Why do we fall?

By Rosie Moore

One in four Americans aged 65 and over falls each year. Every 11 seconds an older adult is treated in the Emergency Room for a fall; every 19 minutes an older adult dies from a fall.

What startlingly statistics! But, why?

The natural aging process often places older adults at an increased risk of having a fall. Falls are a common and often an overlooked cause of injury in the elderly. There are three main reasons why older people are more likely to have fall. These are: chronic health conditions, such as heart disease, dementia and low blood pressure, which can cause dizziness impairments, such as poor vision or muscle weakness. Illnesses that can affect balance, such as inflammation of the delicate balance regulating parts of the ear.

Chronic health conditions, such as those listed above, can sometimes cause a loss of balance, a brief loss of consciousness or fainting or sudden feeling of dizziness, all of which could all contribute to a fall. Older people may also have weaker muscles and stiffer joints, or may lose some of the feeling in their feet and legs. They’re also slower to react and may have difficulty concentrating on more than one thing as they age.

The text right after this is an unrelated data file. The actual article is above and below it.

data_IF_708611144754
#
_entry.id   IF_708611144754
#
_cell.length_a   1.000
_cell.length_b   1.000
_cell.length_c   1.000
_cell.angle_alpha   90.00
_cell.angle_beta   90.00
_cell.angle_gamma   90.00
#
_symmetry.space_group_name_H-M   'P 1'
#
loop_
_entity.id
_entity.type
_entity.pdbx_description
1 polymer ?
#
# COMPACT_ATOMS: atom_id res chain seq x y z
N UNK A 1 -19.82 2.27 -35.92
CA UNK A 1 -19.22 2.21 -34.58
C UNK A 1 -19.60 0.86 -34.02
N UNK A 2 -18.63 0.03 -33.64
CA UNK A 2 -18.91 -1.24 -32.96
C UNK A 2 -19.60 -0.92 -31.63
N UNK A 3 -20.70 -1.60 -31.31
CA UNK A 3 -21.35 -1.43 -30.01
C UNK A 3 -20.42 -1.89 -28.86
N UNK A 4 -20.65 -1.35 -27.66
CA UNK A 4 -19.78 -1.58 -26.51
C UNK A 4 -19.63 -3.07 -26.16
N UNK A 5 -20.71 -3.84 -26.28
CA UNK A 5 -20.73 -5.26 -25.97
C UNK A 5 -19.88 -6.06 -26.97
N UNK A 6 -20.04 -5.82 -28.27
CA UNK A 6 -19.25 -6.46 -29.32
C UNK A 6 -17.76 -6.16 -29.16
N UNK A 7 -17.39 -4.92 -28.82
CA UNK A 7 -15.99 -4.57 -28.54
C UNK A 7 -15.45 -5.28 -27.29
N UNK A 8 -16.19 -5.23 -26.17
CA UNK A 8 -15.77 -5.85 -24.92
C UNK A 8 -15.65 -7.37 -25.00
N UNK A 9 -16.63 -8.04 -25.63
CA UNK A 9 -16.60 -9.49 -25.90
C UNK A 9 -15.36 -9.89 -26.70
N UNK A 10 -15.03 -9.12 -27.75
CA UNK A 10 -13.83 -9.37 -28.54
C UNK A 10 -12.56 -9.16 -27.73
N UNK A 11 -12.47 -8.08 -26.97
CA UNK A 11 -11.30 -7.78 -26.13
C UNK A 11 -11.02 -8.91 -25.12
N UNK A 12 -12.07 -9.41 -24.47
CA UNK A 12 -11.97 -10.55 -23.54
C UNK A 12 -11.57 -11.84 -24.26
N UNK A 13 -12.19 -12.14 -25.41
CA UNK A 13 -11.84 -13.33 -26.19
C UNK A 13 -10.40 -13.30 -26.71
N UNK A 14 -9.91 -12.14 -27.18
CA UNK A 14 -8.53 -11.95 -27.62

Among older adults, the most common reasons for accidentally falling or slipping include: wet or recently polished floors, such as in bathrooms, dim light, rugs or carpets that are not properly secured, reaching for storage areas, such as cupboards, and stairs. Another common cause of falls, particularly among older men, is falling from a ladder while carrying out home maintenance work. For people who have osteoporosis (thinning and weakening of the bones), falling can be particularly dangerous as there is more risk of a broken bone.

When I was a youngster, I “flew” everywhere, nothing stopped me, and I very seldom fell. In high school I flew up the stairs and skipped two or three steps at a time, going up or down. Suddenly, after getting married and having children, things began to change. It seemed as if I was always in a hurry; I would stumble over a pebble on the road, stumble going up the stairs, and once I sprained both ankles going out a door. The doctor said it was because I was “top-heavy” (pregnant). Things went back to normal during my middle-age, then, suddenly, I was elderly and it began again. Only falling became little more serious.

So, be careful when walking. Watch out for slippery patches when it’s icy out or when it rains. Keep an eye out for those colorful throw rugs that are here and there in our homes. Sometimes it’s helpful to use a cane. Don’t be afraid to be careful of steps or sloping hills. Going up or down them is quite a chore. Most of all, don’t be afraid to cling to someone’s hand. That is a blessing in disguise.

Thought for the day: Reflect on your present blessings–of which every man has many–not on your past misfortunes, of which all men have some. Charles Dickens

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